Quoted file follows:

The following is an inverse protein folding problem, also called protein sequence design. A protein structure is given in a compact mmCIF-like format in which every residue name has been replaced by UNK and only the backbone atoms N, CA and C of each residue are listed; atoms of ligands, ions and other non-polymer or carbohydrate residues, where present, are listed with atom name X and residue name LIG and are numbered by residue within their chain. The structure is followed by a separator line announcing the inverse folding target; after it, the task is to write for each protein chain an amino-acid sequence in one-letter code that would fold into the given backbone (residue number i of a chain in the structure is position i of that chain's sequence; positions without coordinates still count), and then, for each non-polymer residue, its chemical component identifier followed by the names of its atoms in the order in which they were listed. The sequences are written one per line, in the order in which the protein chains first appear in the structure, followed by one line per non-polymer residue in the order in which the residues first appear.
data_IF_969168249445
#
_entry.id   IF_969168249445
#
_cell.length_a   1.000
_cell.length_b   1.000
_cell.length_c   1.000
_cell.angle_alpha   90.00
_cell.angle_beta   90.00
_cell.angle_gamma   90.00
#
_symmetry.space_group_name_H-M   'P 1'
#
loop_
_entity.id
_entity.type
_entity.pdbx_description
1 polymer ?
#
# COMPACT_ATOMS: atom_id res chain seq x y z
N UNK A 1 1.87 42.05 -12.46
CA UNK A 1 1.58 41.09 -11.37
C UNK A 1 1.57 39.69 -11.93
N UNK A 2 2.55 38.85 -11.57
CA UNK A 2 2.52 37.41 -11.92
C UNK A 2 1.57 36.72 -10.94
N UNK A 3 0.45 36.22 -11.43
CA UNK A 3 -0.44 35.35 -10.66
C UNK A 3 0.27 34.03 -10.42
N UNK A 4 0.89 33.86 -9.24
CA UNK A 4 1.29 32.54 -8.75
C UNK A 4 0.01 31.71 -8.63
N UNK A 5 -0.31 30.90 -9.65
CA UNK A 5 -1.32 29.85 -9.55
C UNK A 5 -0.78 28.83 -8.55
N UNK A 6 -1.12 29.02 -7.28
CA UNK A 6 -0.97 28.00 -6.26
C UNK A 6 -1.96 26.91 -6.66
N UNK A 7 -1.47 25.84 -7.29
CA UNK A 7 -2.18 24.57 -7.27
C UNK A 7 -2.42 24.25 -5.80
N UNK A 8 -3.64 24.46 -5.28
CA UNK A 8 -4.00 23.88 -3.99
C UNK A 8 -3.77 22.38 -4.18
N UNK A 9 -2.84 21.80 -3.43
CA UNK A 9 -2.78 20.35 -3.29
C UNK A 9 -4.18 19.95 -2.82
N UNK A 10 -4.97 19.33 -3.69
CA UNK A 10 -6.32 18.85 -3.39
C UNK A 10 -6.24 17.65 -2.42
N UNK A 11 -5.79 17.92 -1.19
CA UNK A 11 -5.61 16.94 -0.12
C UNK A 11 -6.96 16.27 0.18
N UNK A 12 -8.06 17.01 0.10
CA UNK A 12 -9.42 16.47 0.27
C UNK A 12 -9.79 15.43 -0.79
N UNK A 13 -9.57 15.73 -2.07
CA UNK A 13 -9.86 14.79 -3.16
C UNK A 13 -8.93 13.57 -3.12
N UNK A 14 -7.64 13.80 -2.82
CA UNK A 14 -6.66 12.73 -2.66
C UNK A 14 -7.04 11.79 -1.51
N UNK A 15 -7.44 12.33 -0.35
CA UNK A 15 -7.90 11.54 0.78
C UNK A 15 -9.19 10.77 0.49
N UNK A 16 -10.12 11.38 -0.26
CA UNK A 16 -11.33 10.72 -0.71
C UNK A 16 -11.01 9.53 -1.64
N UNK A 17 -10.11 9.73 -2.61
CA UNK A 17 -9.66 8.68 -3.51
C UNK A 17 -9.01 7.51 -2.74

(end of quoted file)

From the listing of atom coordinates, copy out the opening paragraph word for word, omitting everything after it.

The following is an inverse protein folding problem, also called protein sequence design. A protein structure is given in a compact mmCIF-like format in which every residue name has been replaced by UNK and only the backbone atoms N, CA and C of each residue are listed; atoms of ligands, ions and other non-polymer or carbohydrate residues, where present, are listed with atom name X and residue name LIG and are numbered by residue within their chain. The structure is followed by a separator line announcing the inverse folding target; after it, the task is to write for each protein chain an amino-acid sequence in one-letter code that would fold into the given backbone (residue number i of a chain in the structure is position i of that chain's sequence; positions without coordinates still count), and then, for each non-polymer residue, its chemical component identifier followed by the names of its atoms in the order in which they were listed. The sequences are written one per line, in the order in which the protein chains first appear in the structure, followed by one line per non-polymer residue in the order in which the residues first appear.